LIVING

With EoE, Allergies, Asthma and a G-Tube

The Results During Thanksgiving Dinner

We had Thanksgiving dinner this year. Something we haven’t done in I don’t know how many years. I was nervous, but excited. We made sure there were safe foods for the kids to have so they felt fully included. We also took steps to make sure they didn’t have anything that would cause them to have an allergic reaction. So much food, so much anxiety.

The girls learned how to set the table. They thought that was awesome. 20181122_092635.jpgFamily all arrived and dinner began. I made plates for all of my kids. It was really a big deal for all of them. Charlie had never had stuffing before. He loved it. This was also the first time he had turkey in probably 8 years. Mom made a ham so that Gage was able to have ham instead of turkey. He also got to have stuffing. Not his favorite. This was Layton’s first Thanksgiving ever at age 4-1/2. She of course wouldn’t eat hardly anything.

20181208_161955.jpgAs I made Tinleigh’s plate my emotions got the best of me. She had green beans, corn and a baked potato. We also scoped a little homemade strawberry jelly into a tiny cup for her. I began crying as I scoped it all onto her plate. I was so happy for her. Excited she had this many foods in her diet. I was also so sad that this is her life. Will she have more Thanksgivings like this in her future or is this her first and last? Things that race through your mind that you know you can’t dwell on. I wiped my tears and set her plate in front of her. She grinned ear to ear. She was so excited to just sit with everyone and have a big plate of food.

Just as I was starting to make my plate my phone rang. It was Cincinnati. So of course I answered. It was a doctor calling to tell me that both Gage and Tinleigh had passed their scopes. Well that really got me going. I was shocked and asked him to repeat the results. He confirmed he had said they both passed. I was over the moon happy for them. I got to announce to the table that they both had passed. That meant that Gage’s gunk and snot is not from EoE and he can continue eating with his steroids. Tinleigh passed eating all fruits and vegetables and the steroids are working for her!

It was really the best Thanksgiving ever!

 

December 11, 2018 Posted by | Charlie's allergies, daily life, Gage's allergies, LIVING, Tinleigh's allergies | , , , , , , , | 1 Comment

Scope Number 3 in Ohio

Off we went. Six humans, one bearded dragon, 3 dwarf hamsters, plus one more on antibiotics. We made the days long journey to Ohio, dumped our stuff at my parents house then Nathan, Gage, Tinleigh and I headed back out the next day to Cincinnati for their scopes.

Gage was going to be scoped to check and make sure his steroids were still working. He had been a snotty gunky mess since summer. We weren’t sure if it was Ige allergies or his EoE flaring. Tinleigh was being scoped because she had started steroids 3 months prior along with all fruits and vegetables she isn’t allergic to.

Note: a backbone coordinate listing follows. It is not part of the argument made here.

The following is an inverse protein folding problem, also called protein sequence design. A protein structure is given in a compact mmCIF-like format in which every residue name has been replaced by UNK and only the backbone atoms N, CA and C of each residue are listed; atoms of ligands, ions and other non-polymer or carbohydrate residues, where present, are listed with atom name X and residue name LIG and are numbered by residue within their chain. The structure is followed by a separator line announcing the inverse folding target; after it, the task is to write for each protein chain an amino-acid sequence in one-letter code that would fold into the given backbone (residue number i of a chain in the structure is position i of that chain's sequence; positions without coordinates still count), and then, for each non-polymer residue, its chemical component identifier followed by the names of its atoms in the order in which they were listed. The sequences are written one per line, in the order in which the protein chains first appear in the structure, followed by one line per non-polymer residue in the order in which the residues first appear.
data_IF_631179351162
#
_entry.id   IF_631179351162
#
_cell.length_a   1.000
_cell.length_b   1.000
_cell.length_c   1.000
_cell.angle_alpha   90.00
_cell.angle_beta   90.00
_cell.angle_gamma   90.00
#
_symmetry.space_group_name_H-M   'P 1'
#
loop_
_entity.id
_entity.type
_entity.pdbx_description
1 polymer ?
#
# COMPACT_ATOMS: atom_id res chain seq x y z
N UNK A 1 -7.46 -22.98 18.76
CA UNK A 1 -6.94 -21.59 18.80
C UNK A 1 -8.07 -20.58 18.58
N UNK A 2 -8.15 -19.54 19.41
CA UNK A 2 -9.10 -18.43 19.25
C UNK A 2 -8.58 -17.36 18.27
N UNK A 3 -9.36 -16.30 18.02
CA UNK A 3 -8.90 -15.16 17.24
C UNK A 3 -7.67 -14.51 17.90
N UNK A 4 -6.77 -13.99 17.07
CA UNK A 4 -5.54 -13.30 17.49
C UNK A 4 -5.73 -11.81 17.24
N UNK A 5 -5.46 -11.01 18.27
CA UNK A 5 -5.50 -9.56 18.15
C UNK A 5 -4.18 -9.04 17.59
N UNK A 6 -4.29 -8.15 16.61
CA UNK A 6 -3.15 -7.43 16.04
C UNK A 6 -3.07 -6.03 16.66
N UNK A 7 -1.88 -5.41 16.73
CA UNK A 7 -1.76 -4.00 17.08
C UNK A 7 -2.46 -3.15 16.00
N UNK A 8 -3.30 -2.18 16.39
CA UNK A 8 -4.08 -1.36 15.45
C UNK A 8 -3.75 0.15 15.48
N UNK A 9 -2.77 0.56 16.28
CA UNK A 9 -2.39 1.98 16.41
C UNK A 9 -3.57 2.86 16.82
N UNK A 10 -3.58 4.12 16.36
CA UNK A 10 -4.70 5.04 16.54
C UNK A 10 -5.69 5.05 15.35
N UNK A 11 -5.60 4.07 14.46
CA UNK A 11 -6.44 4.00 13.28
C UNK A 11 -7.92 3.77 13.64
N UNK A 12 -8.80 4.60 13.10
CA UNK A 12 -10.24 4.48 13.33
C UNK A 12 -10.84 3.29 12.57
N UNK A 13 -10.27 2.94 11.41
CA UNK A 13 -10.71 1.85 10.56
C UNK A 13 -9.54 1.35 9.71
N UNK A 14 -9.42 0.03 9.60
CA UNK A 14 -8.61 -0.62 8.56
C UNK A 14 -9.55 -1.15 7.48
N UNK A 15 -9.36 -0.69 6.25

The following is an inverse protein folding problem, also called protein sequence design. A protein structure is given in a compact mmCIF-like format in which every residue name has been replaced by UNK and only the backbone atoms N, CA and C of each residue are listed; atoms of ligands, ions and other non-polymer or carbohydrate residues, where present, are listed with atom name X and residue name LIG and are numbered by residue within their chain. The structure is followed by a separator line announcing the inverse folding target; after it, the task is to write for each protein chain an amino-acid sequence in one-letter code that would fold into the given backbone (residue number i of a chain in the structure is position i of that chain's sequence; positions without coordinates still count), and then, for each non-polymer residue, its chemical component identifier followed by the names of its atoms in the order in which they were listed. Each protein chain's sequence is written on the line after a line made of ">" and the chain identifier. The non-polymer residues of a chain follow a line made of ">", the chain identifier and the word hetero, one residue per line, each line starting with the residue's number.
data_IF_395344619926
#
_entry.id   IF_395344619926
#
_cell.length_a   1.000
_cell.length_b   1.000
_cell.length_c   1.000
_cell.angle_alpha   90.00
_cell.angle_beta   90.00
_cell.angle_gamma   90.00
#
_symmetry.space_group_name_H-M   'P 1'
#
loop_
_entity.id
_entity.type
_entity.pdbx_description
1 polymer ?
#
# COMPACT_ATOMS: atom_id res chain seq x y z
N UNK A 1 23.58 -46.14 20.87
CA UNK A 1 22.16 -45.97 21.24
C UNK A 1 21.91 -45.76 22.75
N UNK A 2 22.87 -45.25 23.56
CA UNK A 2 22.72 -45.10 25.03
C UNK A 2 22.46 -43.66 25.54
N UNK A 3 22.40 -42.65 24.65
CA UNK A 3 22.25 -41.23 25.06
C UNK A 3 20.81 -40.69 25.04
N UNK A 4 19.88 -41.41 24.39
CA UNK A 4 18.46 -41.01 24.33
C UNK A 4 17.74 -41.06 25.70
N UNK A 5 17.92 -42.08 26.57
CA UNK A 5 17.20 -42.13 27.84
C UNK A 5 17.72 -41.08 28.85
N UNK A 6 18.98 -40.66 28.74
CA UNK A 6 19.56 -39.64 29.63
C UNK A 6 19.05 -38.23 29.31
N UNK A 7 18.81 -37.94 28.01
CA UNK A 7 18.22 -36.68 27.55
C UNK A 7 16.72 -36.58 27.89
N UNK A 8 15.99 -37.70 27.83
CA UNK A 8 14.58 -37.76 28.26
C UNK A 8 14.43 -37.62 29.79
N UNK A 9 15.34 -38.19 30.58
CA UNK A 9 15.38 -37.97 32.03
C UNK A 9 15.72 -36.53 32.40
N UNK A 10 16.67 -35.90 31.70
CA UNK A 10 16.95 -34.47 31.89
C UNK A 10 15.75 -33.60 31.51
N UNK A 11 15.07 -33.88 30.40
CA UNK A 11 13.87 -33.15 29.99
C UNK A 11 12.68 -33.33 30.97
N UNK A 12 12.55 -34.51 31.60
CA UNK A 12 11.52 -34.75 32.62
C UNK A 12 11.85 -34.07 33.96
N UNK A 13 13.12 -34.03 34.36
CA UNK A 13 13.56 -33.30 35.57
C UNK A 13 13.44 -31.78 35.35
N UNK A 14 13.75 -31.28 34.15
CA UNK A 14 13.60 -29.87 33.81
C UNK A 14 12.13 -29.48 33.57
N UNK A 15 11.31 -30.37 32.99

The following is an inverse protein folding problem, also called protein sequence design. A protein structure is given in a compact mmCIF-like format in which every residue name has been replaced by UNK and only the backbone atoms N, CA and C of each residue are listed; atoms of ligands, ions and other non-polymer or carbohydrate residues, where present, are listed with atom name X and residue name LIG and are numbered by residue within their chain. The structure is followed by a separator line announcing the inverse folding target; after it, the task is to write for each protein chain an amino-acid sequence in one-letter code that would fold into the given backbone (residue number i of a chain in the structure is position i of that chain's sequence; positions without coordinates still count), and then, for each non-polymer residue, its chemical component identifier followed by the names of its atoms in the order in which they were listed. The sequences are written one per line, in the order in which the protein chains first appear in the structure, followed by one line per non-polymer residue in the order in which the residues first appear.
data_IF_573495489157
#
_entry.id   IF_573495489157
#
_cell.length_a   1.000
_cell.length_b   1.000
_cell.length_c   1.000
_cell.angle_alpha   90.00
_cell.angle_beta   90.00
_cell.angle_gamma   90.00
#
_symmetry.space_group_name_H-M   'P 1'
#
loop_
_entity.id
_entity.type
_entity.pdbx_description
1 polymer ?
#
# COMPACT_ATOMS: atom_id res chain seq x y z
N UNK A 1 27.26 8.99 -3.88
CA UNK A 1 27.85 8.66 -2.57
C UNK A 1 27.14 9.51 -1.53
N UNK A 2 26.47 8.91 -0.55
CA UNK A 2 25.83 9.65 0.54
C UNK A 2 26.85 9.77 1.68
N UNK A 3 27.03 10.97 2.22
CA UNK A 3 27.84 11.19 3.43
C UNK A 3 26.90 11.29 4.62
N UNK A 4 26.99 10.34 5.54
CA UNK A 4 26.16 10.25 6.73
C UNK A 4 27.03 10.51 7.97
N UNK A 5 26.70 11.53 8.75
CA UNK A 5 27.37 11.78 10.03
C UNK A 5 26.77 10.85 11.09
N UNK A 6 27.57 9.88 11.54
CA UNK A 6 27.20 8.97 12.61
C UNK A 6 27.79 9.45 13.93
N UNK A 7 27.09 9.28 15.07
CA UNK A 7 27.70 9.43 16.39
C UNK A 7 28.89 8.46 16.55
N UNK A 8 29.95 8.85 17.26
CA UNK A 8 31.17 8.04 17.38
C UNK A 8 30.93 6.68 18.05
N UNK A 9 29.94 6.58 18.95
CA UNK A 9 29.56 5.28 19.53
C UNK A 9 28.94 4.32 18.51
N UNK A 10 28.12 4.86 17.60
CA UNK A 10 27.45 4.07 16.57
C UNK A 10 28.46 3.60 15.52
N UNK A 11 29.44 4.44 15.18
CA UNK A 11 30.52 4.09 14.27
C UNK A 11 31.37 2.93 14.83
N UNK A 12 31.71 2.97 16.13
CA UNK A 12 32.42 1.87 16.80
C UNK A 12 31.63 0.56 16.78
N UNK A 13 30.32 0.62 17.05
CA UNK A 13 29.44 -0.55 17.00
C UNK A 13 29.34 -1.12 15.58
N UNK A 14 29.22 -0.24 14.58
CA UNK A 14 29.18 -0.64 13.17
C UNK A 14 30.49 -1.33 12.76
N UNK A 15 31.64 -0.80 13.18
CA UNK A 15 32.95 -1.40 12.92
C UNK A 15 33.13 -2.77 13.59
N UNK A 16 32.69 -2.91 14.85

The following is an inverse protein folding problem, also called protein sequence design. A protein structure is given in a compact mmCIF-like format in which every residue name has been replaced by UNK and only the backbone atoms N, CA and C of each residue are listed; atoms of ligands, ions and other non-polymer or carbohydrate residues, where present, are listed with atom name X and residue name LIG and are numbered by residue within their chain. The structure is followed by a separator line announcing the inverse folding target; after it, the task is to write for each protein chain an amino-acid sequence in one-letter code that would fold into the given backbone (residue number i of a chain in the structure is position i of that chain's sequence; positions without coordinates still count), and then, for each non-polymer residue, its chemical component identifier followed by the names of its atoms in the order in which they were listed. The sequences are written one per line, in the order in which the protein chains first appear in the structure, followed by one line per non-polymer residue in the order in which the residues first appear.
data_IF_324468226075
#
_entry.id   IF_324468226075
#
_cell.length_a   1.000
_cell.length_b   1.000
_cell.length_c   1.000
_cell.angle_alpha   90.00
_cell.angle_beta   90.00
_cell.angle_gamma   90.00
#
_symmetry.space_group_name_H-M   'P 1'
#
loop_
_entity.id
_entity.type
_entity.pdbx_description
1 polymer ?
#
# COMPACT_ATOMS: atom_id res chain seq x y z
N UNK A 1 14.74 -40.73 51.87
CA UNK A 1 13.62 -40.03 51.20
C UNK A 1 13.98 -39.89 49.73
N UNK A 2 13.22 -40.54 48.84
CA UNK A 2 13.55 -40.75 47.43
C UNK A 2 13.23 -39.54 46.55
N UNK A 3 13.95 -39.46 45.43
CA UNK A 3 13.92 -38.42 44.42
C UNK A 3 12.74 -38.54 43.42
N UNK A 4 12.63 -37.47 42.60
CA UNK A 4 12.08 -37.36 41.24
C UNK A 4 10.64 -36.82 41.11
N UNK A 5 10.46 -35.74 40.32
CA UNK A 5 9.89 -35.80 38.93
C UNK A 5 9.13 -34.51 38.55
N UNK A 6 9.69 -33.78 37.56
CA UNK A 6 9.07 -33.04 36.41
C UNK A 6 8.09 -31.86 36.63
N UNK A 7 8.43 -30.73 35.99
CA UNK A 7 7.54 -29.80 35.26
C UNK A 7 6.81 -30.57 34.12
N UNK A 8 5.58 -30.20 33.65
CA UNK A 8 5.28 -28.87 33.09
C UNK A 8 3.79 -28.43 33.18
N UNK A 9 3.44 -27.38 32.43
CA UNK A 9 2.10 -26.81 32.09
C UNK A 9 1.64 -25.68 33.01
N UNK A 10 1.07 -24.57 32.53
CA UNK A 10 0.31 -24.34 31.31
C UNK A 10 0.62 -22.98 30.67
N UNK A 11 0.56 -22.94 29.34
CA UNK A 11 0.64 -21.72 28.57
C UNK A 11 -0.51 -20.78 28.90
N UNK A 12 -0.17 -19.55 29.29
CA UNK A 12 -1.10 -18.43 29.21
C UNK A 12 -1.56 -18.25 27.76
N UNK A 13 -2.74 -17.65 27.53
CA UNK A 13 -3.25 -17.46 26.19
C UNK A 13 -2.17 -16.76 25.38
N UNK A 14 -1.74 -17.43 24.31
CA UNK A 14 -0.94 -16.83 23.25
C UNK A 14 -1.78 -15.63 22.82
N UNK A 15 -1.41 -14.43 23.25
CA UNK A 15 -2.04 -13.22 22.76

As we packed up and left Tinleigh was crying as she had been for 2 weeks prior when she learned scope time was coming. We assured her everything would be okay and distracted her with different thoughts.

My kids have stayed at hotels so many times, but it never gets old. They love it. Which in my book is a plus. It makes them happy and they feel fancy. I want these rock stars to always feel that way.

We arrive at the hospital the next morning and begin the normal check in procedures. Tinleigh is just fine. She had cried before bedtime so I was happy to see her smiling. We moved into our room and went through the million question interview as we always do. Gage and Tinleigh were happily distracted on their tablets.

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Gage gowned up, climbed on the bed and received his loopy meds. He giggled and laughed as the effects set in. I walked with him into the OR. Kissed his head and held his hand as they put the IV in and drew blood. Then he was off to sleep. I made my way back to our room and opened the door to find Tinleigh sitting on Nathan’s lap crying. Not hysterical, but weeping and very upset her time was about to come. I got her onto the bed and convinced her to change her shirt into the gown. The anesthesiologist came in with a syringe and extension so we could administer a new cocktail of drugs in her tube. At first she covered her button and refused. We gently told her things would be okay and she let the doctor push the drugs into her button. She cried as the medicine began working. I hugged her and held her tight kissing her and whispering that everything would be okay. The doctor came in with Gage’s update and I knew it was go time. I released Tinleigh to find she had fallen to sleep. The nurse started to move the bed and Tinleigh didn’t flinch. We wheeled her down the hall and for the first time ever Tinleigh slept during this process. I felt relief coming over me seeing this new drug cocktail was working. They pushed her into the OR, placed the laughing gas mask on her face and began prepping her arm for her IV. Her little eyed popped open. My heart sank. She began trying to yell at the doctor. Her words were muffled by the mask. Tears fell from her eyes as I got right down in her face so she could see me. I repeatedly told her she was okay. She was frozen, couldn’t move, but was definitely trying to communicate with us. It seemed like forever but was probably 1 minute before the doctor drew blood then administered the anesthesia. I kissed her on the forehead and left the room.